Even though additional requests kept coming our way, we went live with what we believed was a good minimum viable product (MVP).
It was an intense 3 weeks of implementation. Since the implementation team had been through an intensive product training, we encouraged them to train the staff at the Kaliganj UHC and community clinics on the features of the system. The training also included basic computer training, to cater to those who had never used a computer. To make the training interesting, we used innovative learning methods like games and typing tools.
During the course of the training, the team received a lot of valuable user feedback that was useful to make refinements to the system. Most of the feedback was related to data that had to be available on the system. This prepared us for the rollout by mitigating possible challenges that we would have otherwise faced.
We rolled out Bahmni in phases at the hospital to better manage change of this magnitude. During the first phase, we focused on the registration process for a subset of patients to ensure effectiveness and a smooth flow. At that time, both the original paper-based system and the digital process were operating simultaneously. In each phase, we focused solely on one department of the hospital. We found that this phased approach reduced disruption and allowed for the hospital staff to get comfortable with the system. Over time, we made sure that all processes and departments were introduced to Bahmni.
A simplified version of Bahmni was implemented in parallel at the Durbati and Chandaya community clinics. We made adjustments to the interface on the spot as we got feedback from the Community Health Workers (CHW), which was very effective.
On completion of the implementations, the systems were exchanging information through the central HIE. We were able to clearly demonstrate the capability of the HIE platform via a live environment, as information from the community clinics was flowing to the next referral facility, Kaliganj UHC, and vice versa. Very exciting!
The team balanced multiple threads, with the support of the India team - training during the day, sourcing final data, working on changes to the system and coordinating with our Bangalore and Hyderabad teams until late at night. The close collaboration and assistance from the entire team helped us progress efficiently. Every day, I summarized our on-ground experience through a Skype journal for the entire team involved, which provided much needed insights for people not on the ground. We did manage to take some time off to recharge ourselves - we took an evening boat ride on the river.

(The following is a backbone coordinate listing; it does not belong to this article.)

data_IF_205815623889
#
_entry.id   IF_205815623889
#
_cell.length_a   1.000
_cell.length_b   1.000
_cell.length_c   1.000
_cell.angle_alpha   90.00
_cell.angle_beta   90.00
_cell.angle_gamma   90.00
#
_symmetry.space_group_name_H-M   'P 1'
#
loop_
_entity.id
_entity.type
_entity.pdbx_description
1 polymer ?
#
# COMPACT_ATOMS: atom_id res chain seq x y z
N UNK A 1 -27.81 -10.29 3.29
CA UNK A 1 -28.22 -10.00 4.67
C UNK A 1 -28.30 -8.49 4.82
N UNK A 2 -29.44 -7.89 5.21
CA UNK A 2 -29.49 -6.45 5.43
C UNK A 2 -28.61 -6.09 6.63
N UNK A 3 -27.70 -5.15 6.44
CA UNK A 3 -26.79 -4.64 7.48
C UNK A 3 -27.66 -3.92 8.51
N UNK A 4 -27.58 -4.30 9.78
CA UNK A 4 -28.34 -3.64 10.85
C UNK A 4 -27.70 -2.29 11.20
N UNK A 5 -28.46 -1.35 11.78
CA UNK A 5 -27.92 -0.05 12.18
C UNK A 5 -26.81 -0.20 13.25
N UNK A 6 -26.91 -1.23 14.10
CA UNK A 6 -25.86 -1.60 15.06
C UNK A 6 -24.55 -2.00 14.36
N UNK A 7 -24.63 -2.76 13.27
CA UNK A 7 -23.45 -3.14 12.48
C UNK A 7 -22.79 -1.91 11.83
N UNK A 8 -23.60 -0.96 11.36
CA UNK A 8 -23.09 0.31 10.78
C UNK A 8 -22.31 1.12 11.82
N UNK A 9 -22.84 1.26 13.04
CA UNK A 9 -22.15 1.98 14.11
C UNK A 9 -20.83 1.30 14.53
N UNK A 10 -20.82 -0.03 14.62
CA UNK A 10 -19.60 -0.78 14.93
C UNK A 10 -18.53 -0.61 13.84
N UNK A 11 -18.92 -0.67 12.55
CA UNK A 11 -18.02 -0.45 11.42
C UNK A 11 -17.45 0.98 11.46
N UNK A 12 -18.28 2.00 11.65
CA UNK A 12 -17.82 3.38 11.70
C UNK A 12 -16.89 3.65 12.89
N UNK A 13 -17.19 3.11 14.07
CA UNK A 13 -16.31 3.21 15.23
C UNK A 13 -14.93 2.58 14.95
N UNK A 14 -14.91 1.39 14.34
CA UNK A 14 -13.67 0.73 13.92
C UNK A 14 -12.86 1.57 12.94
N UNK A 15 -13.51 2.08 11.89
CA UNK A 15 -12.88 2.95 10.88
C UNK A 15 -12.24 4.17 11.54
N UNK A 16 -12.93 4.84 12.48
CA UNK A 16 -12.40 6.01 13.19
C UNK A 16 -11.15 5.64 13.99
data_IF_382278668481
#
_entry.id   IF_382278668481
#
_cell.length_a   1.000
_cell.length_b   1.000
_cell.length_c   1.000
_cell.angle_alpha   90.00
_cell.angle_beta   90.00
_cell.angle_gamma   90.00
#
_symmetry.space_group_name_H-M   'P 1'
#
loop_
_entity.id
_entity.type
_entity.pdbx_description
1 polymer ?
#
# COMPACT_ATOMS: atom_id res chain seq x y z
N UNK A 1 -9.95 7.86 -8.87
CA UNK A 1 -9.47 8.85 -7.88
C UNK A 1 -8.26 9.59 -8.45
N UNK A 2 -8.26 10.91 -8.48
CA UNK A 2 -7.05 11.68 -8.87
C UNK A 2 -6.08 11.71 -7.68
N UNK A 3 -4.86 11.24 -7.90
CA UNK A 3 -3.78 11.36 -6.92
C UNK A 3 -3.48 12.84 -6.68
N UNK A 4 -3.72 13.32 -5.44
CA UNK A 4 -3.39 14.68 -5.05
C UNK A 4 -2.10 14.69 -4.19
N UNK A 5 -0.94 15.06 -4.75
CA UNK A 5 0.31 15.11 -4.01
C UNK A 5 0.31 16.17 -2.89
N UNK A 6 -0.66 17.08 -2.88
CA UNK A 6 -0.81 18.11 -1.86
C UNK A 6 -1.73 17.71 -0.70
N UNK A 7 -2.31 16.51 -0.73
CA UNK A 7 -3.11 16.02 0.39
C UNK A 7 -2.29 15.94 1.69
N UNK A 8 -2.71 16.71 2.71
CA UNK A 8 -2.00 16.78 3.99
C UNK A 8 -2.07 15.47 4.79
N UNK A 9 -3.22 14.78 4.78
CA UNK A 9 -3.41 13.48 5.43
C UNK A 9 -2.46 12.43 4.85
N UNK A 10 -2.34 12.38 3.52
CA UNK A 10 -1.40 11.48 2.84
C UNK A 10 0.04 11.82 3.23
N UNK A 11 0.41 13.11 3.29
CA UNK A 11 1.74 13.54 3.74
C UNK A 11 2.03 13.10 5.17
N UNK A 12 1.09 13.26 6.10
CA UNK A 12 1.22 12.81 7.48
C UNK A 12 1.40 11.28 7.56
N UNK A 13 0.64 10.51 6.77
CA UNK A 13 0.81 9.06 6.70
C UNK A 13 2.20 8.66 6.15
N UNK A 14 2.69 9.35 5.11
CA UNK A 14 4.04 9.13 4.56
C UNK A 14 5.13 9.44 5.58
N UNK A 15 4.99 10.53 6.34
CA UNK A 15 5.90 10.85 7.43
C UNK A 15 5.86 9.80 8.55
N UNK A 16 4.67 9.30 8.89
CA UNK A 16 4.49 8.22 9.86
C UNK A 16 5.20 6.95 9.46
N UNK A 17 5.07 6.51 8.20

After the successful deployment at Kaliganj, in early 2016, we implemented Bahmni at Gazipur, which is the referral hospital for Kaliganj UHC.
While we were able to successfully demonstrate the solution, we have uncovered operational challenges that need to be addressed prior to the national rollout. It is imperative to have training modules for new clinicians and refresher programs. It is critical for the DGHS to have an IT focal point to enforce process changes at the hospital, to provide continued maintenance and support, as well as ensure adequate power backup. We need a solution to eliminate redundant manual work. Another problem to be addressed is the duplication of registration for returning patients.
We are addressing all of these operational challenges in collaboration with the DGHS. In order to scale nationally, we will need to foster partnerships, which will help build additional capability for implementations. This will also be made possible with the continued support of the Joint Donor Technical Assistance Fund (JDTAF) of the DFID.
We are numerous steps away from the national rollout, but once it’s complete, over 160 million Bangladeshi citizens will have an electronic health record. We would have contributed to a piece of Bangladesh’s medical history by building a strong foundation towards universal health coverage for all.
Disclaimer: The statements and opinions expressed in this article are those of the author(s) and do not necessarily reflect the positions of Thoughtworks.